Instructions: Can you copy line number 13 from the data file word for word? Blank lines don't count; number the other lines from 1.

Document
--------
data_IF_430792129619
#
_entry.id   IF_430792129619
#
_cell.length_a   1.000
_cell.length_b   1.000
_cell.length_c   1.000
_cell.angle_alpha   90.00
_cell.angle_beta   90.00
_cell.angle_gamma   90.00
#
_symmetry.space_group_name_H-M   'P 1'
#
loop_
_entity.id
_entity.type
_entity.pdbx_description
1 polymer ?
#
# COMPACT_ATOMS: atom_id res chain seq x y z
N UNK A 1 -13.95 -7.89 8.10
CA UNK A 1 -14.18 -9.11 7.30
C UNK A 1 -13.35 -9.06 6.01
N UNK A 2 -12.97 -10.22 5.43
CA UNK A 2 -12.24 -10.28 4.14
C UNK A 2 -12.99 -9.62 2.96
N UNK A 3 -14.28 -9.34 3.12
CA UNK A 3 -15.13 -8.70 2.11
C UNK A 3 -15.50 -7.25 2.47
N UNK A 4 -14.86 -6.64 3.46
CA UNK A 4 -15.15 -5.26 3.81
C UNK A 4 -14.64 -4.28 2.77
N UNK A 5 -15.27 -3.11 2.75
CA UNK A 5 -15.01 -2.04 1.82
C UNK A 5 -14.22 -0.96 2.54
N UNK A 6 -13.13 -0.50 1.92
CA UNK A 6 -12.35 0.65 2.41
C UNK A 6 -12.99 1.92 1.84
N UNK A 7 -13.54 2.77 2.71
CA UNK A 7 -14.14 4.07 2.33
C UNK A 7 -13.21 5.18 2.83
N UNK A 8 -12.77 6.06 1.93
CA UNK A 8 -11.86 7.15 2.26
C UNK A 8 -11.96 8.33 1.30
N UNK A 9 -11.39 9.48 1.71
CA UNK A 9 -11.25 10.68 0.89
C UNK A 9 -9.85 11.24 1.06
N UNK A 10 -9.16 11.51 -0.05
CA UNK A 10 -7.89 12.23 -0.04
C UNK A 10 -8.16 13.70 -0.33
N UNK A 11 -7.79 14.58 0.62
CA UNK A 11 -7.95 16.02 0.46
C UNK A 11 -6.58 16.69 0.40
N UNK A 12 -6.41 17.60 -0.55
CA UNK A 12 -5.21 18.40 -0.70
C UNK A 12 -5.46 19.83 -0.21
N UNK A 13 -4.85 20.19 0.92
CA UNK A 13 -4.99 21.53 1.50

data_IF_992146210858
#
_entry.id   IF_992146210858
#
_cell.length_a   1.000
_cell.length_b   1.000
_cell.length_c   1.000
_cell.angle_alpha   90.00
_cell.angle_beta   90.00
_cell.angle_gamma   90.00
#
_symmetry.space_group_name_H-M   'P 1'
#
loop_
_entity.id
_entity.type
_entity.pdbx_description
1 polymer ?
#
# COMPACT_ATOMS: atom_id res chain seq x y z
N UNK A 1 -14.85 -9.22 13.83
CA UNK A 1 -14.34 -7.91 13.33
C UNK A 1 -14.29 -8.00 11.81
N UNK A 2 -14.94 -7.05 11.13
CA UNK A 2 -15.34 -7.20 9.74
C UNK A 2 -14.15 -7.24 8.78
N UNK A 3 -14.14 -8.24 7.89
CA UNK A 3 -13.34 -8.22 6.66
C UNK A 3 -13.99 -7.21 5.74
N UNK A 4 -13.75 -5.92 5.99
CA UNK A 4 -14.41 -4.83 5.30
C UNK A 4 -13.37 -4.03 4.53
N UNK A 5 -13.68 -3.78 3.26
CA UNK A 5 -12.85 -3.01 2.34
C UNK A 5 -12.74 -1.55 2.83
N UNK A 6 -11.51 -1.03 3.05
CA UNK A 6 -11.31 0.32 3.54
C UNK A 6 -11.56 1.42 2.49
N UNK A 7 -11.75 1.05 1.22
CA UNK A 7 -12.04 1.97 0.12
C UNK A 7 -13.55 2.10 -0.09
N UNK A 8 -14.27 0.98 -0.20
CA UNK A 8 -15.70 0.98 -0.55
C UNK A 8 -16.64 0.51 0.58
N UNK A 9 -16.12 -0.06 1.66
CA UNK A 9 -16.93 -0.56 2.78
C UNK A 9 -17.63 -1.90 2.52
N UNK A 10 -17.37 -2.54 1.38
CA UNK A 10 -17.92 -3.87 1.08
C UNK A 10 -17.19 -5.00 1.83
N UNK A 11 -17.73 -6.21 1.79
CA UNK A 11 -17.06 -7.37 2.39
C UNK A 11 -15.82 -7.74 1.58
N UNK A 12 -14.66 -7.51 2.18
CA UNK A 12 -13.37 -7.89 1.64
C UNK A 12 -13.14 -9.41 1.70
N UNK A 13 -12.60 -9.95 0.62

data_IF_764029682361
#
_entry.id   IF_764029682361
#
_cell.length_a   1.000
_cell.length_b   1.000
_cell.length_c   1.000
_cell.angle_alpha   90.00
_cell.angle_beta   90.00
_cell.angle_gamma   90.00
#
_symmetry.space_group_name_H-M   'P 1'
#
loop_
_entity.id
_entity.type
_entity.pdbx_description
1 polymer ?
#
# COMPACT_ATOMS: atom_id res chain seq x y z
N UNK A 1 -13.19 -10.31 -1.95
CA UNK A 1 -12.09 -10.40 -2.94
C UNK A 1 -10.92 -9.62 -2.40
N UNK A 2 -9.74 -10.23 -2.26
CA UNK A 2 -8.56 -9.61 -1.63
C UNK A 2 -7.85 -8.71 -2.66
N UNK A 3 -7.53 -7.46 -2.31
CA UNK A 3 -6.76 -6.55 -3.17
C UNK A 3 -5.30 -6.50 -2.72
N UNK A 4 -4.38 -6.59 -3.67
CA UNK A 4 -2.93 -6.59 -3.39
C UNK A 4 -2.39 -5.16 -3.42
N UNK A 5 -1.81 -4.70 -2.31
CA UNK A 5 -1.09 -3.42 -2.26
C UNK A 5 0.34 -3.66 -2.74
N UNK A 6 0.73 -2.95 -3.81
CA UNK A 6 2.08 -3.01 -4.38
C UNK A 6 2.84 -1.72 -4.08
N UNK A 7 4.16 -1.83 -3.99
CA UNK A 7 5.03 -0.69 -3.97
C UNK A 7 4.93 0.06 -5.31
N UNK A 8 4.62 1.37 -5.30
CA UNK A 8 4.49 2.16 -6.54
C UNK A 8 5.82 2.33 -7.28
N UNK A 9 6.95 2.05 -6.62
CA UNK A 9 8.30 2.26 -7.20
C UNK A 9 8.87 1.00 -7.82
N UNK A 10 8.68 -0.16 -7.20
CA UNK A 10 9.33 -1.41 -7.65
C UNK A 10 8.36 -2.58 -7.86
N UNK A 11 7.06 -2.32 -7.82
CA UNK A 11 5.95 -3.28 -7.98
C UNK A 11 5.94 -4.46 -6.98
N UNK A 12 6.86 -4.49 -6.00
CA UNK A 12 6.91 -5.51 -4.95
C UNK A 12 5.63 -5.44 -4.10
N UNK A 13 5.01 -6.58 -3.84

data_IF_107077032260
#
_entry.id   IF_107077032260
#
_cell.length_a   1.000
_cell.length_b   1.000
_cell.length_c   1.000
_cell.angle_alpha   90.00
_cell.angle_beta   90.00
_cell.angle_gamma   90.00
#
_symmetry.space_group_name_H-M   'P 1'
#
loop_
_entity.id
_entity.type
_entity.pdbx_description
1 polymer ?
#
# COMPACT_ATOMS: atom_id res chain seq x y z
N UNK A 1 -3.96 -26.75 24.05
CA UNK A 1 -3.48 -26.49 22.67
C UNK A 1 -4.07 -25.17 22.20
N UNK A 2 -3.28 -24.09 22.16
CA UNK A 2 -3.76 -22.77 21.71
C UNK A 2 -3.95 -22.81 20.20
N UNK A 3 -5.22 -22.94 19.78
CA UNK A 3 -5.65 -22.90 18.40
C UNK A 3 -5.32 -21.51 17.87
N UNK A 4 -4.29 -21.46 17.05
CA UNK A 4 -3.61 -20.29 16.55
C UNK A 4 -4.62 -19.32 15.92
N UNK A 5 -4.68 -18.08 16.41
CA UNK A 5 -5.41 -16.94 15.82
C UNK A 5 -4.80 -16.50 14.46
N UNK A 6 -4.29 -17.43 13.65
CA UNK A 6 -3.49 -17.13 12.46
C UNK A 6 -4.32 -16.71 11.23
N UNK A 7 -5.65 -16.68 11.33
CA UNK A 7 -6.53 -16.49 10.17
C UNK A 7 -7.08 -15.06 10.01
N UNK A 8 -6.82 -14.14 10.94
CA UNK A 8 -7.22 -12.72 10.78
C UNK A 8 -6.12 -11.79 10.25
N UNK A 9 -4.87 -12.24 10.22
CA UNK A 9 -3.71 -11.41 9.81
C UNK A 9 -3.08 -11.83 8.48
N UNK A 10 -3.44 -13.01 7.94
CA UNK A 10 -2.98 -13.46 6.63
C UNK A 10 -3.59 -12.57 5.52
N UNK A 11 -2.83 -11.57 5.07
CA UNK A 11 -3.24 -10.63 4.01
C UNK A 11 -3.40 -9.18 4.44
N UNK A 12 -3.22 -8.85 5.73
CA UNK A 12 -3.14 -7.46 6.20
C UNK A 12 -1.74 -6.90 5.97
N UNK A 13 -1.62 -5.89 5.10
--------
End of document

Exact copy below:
#